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I have a folder, we'll call it /scripts/, that contains subfolders for a number of different scripts (let's say /scripts/file_export, /scripts/record_ingest, /scripts/stats). Inside these folders are all kinds of things...shell scripts, perl scripts, ruby scripts, config files, etc. Some have their own directory structure, some have everything in their root. I saw this question and thought I could run that command inside a for loop, but I'm wondering if there's a more efficient way to write this using find and piping without just iterating over each folder in a loop. Ideas?

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  • Don't make us chase links: please add the relevant info to this question. Oct 1, 2014 at 13:52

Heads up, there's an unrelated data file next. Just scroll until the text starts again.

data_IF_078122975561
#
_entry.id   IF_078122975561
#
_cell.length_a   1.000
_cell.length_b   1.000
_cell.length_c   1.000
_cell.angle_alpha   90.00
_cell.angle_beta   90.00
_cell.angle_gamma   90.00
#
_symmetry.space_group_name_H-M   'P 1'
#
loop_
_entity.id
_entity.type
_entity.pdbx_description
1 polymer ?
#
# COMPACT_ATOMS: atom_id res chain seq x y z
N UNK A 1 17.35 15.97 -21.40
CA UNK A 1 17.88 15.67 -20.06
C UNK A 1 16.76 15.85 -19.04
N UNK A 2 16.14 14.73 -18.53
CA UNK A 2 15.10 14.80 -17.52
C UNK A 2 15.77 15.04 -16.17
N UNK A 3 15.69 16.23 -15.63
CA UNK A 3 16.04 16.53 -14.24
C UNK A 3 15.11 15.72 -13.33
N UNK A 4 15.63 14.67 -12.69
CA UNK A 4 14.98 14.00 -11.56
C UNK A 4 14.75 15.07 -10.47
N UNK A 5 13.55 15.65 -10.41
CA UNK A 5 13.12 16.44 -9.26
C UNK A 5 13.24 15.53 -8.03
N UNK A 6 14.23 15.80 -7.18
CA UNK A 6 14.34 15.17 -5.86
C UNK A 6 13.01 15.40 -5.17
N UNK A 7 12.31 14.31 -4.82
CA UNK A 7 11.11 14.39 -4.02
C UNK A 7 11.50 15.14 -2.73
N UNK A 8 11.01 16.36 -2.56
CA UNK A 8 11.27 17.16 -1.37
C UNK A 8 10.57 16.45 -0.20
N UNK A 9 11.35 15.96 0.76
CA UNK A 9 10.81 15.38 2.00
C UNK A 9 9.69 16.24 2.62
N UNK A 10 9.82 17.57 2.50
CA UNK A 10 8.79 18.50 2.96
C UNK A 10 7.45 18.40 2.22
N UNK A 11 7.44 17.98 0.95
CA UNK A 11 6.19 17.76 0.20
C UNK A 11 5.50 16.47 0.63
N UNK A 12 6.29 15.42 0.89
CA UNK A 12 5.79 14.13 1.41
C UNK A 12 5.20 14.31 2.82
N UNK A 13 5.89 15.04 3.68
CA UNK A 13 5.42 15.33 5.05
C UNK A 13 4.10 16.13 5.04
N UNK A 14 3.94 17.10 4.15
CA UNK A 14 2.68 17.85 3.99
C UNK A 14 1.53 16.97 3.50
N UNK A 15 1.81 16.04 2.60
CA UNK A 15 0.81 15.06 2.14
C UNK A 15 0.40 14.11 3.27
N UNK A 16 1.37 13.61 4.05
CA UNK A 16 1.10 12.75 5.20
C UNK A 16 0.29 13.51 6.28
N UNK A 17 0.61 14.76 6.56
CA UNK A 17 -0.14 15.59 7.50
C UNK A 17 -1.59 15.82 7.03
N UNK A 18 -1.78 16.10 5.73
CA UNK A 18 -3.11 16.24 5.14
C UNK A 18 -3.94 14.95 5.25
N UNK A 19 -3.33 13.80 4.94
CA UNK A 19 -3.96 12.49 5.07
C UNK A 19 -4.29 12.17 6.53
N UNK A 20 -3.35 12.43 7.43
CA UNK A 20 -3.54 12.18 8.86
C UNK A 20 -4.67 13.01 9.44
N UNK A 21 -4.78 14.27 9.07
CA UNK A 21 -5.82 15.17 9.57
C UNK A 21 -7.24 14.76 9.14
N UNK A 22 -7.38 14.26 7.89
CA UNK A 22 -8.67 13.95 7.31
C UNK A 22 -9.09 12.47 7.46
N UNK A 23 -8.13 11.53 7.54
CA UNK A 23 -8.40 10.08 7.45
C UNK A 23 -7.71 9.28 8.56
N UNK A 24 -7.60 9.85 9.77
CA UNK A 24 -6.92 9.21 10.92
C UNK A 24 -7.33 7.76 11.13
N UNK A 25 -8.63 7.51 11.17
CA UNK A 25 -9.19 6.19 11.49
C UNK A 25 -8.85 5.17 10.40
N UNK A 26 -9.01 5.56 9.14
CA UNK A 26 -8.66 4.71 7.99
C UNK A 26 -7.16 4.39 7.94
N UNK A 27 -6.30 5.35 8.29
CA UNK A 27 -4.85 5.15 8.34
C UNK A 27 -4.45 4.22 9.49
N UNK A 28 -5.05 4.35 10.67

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I'm not sure exactly what you want, but the following meets what you seem to be asking:

find . -exec ls -db --full-time {} \; | sed -e 's/^[^ ]* [^ ]* [^ ]* [^ ]* [^ ]* //' -e 's/ [+-][0-9][0-9][0-9][0-9]//' | sort

Any other directory could of course be used in the find, for example find /scripts/.

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    @onbrokenwingz - thanks for the edit, correcting my over-hasty update.
    – AFH
    Oct 1, 2014 at 19:30

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